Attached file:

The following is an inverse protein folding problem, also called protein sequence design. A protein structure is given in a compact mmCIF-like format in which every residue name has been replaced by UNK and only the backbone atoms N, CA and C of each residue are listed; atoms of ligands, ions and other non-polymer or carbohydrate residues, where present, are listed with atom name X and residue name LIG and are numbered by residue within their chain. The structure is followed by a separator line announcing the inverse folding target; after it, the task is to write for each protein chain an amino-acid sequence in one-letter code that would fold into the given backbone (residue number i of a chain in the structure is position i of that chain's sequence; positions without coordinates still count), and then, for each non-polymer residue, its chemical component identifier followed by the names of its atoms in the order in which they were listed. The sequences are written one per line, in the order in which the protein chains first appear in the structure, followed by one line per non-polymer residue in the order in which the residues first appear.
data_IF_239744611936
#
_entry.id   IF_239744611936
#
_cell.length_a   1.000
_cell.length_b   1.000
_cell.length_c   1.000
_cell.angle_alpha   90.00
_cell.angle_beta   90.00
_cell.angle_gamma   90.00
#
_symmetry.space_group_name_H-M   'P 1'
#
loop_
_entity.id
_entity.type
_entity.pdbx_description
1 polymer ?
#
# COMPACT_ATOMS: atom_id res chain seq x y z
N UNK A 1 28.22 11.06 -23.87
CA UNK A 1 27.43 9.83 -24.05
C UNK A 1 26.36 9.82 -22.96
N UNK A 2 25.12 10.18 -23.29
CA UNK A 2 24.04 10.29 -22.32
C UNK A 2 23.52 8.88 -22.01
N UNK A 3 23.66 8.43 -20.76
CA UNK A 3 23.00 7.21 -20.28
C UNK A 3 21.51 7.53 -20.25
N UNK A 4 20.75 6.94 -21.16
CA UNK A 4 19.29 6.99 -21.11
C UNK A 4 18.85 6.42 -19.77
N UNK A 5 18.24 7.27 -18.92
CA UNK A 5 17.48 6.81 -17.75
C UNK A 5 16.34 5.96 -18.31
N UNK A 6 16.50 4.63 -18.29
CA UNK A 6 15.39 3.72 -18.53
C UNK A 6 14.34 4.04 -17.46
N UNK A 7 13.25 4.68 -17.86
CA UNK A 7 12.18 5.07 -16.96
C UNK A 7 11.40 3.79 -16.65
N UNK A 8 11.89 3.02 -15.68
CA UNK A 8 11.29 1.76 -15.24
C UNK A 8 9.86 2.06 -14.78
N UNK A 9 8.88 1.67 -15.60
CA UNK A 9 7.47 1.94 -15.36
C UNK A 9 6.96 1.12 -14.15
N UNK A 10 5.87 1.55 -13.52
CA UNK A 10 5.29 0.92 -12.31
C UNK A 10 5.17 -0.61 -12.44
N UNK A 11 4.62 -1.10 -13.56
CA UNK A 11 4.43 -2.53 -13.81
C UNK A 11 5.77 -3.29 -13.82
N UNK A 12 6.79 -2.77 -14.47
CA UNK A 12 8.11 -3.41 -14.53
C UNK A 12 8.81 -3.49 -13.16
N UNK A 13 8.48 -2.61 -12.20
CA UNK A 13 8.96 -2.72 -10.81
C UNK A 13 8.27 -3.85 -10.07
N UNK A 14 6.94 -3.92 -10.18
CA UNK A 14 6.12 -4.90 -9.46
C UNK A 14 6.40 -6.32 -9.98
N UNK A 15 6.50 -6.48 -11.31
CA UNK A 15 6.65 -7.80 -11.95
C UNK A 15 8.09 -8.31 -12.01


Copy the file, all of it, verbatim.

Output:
The following is an inverse protein folding problem, also called protein sequence design. A protein structure is given in a compact mmCIF-like format in which every residue name has been replaced by UNK and only the backbone atoms N, CA and C of each residue are listed; atoms of ligands, ions and other non-polymer or carbohydrate residues, where present, are listed with atom name X and residue name LIG and are numbered by residue within their chain. The structure is followed by a separator line announcing the inverse folding target; after it, the task is to write for each protein chain an amino-acid sequence in one-letter code that would fold into the given backbone (residue number i of a chain in the structure is position i of that chain's sequence; positions without coordinates still count), and then, for each non-polymer residue, its chemical component identifier followed by the names of its atoms in the order in which they were listed. The sequences are written one per line, in the order in which the protein chains first appear in the structure, followed by one line per non-polymer residue in the order in which the residues first appear.
data_IF_239744611936
#
_entry.id   IF_239744611936
#
_cell.length_a   1.000
_cell.length_b   1.000
_cell.length_c   1.000
_cell.angle_alpha   90.00
_cell.angle_beta   90.00
_cell.angle_gamma   90.00
#
_symmetry.space_group_name_H-M   'P 1'
#
loop_
_entity.id
_entity.type
_entity.pdbx_description
1 polymer ?
#
# COMPACT_ATOMS: atom_id res chain seq x y z
N UNK A 1 28.22 11.06 -23.87
CA UNK A 1 27.43 9.83 -24.05
C UNK A 1 26.36 9.82 -22.96
N UNK A 2 25.12 10.18 -23.29
CA UNK A 2 24.04 10.29 -22.32
C UNK A 2 23.52 8.88 -22.01
N UNK A 3 23.66 8.43 -20.76
CA UNK A 3 23.00 7.21 -20.28
C UNK A 3 21.51 7.53 -20.25
N UNK A 4 20.75 6.94 -21.16
CA UNK A 4 19.29 6.99 -21.11
C UNK A 4 18.85 6.42 -19.77
N UNK A 5 18.24 7.27 -18.92
CA UNK A 5 17.48 6.81 -17.75
C UNK A 5 16.34 5.96 -18.31
N UNK A 6 16.50 4.63 -18.29
CA UNK A 6 15.39 3.72 -18.53
C UNK A 6 14.34 4.04 -17.46
N UNK A 7 13.25 4.68 -17.86
CA UNK A 7 12.18 5.07 -16.96
C UNK A 7 11.40 3.79 -16.65
N UNK A 8 11.89 3.02 -15.68
CA UNK A 8 11.29 1.76 -15.24
C UNK A 8 9.86 2.06 -14.78
N UNK A 9 8.88 1.67 -15.60
CA UNK A 9 7.47 1.94 -15.36
C UNK A 9 6.96 1.12 -14.15
N UNK A 10 5.87 1.55 -13.52
CA UNK A 10 5.29 0.92 -12.31
C UNK A 10 5.17 -0.61 -12.44
N UNK A 11 4.62 -1.10 -13.56
CA UNK A 11 4.43 -2.53 -13.81
C UNK A 11 5.77 -3.29 -13.82
N UNK A 12 6.79 -2.77 -14.47
CA UNK A 12 8.11 -3.41 -14.53
C UNK A 12 8.81 -3.49 -13.16
N UNK A 13 8.48 -2.61 -12.20
CA UNK A 13 8.96 -2.72 -10.81
C UNK A 13 8.27 -3.85 -10.07
N UNK A 14 6.94 -3.92 -10.18
CA UNK A 14 6.12 -4.90 -9.46
C UNK A 14 6.40 -6.32 -9.98
N UNK A 15 6.50 -6.48 -11.31
CA UNK A 15 6.65 -7.80 -11.95
C UNK A 15 8.09 -8.31 -12.01